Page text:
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What to Look For and What to Watch Out for When Shopping for Aromatherapy Products
Within this article, I loosely refer to all the volatile aromatherapy oils including essential oils, absolutes and CO2s collectively as "essential oils."
For detailed information on what to look for when purchasing individual essential oils and essential oil blends, visit the How to Buy Essential Oils Article.
One of the pleasures of aromatherapy is that you can enjoy purchasing ready-made aromatherapy products and blends, or you can explore making your own aromatherapy products tailored to your specific needs and preferences (See AromaWeb's Recipe Box area for recipes that will help get you started).
The word aromatherapy traditionally leads to the vision of an individual taking a luxurious bath, receiving a relaxing massage, or someone spraying some "pretty smelling" substance into the air. Indeed, those are all beautiful and relaxing ways in which aromatherapy products are used. There, however, are far more applications for aromatherapy and aromatherapy specific products in everyday life. But what is an aromatherapy product?
Definition of an Aromatherapy Product
An aromatherapy product is one that meets the following criteria:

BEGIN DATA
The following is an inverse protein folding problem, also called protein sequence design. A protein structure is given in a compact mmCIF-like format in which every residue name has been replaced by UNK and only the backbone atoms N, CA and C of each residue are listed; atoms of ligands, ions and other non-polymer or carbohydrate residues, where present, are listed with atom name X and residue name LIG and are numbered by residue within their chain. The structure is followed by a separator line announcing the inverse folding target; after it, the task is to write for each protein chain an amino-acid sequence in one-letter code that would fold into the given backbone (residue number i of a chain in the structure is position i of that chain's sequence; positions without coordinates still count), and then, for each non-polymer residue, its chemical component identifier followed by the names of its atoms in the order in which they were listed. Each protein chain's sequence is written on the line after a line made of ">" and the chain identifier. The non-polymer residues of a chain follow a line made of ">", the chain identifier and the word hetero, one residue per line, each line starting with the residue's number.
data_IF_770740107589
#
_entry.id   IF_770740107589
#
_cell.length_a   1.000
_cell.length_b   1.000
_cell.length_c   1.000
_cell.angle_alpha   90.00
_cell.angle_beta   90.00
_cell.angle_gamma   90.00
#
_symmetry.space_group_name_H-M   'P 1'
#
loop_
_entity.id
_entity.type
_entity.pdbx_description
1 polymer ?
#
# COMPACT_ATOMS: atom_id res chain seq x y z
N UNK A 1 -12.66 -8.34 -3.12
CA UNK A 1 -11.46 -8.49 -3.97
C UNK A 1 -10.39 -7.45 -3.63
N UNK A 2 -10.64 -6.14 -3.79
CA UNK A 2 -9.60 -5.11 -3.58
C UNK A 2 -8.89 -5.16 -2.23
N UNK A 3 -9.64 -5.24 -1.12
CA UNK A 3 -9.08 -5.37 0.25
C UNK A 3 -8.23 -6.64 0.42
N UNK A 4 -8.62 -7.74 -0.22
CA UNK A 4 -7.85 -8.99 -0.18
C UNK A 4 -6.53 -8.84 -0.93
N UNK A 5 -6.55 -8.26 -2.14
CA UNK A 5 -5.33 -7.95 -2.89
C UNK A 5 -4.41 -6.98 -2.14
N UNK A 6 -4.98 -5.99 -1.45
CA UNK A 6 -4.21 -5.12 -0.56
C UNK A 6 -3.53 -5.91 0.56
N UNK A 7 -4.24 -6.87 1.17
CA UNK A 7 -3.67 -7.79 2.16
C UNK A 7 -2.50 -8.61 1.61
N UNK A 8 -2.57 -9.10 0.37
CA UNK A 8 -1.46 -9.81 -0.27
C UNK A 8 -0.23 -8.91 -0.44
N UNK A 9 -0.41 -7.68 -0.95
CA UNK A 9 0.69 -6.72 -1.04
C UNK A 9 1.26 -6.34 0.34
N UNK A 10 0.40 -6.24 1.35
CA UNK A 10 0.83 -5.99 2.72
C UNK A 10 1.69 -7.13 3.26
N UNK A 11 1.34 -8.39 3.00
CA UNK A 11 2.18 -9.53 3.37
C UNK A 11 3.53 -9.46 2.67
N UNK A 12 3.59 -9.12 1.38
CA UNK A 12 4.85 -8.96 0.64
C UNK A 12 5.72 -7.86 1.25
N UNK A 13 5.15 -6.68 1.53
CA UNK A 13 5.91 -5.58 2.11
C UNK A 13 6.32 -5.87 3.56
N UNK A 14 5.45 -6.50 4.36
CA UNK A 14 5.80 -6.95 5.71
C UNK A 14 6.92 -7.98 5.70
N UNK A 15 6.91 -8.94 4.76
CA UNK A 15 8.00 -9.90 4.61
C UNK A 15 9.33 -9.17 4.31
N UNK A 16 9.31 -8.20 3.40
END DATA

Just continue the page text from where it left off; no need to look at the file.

The word aromatherapy has caused a lot of debate since the time the word was first used in 1928. The term aromatherapy falsely implies that the aroma of essential oils is all that is used. The field of aromatherapy, however, also utilizes essential oils and other aromatic botanicals for the many other therapeutic benefits that they offer. For instance, tea tree acts as a natural germ fighter. German chamomile essential oil is a more potent anti-inflammatory than the other chamomiles, but does not smell as delightful as English or Roman chamomile. German chamomile is used in massage and other formulations to ease sore muscles. The other chamomiles also offer anti-inflammatory properties, but are less potent than German Chamomile.
Products that include synthetic ingredients are frowned upon in holistic aromatherapy. Such products do not offer the full therapeutic benefit as natural products.
Visit AromaWeb's Oil Profiles area for details and brief monographs for many essential oils.
Aromatherapy Product Categories
Below is an abbreviated list of categories that aromatherapy products frequently fall into:
Visit the Aromatherapy Product List for a more comprehensive list.
Buyer's Beware: The Use of the Term Aromatherapy in Marketing
To obtain the optimal therapeutic benefit of the products that you use, it is important to pay attention to ingredient and product labeling, product descriptions and marketing claims.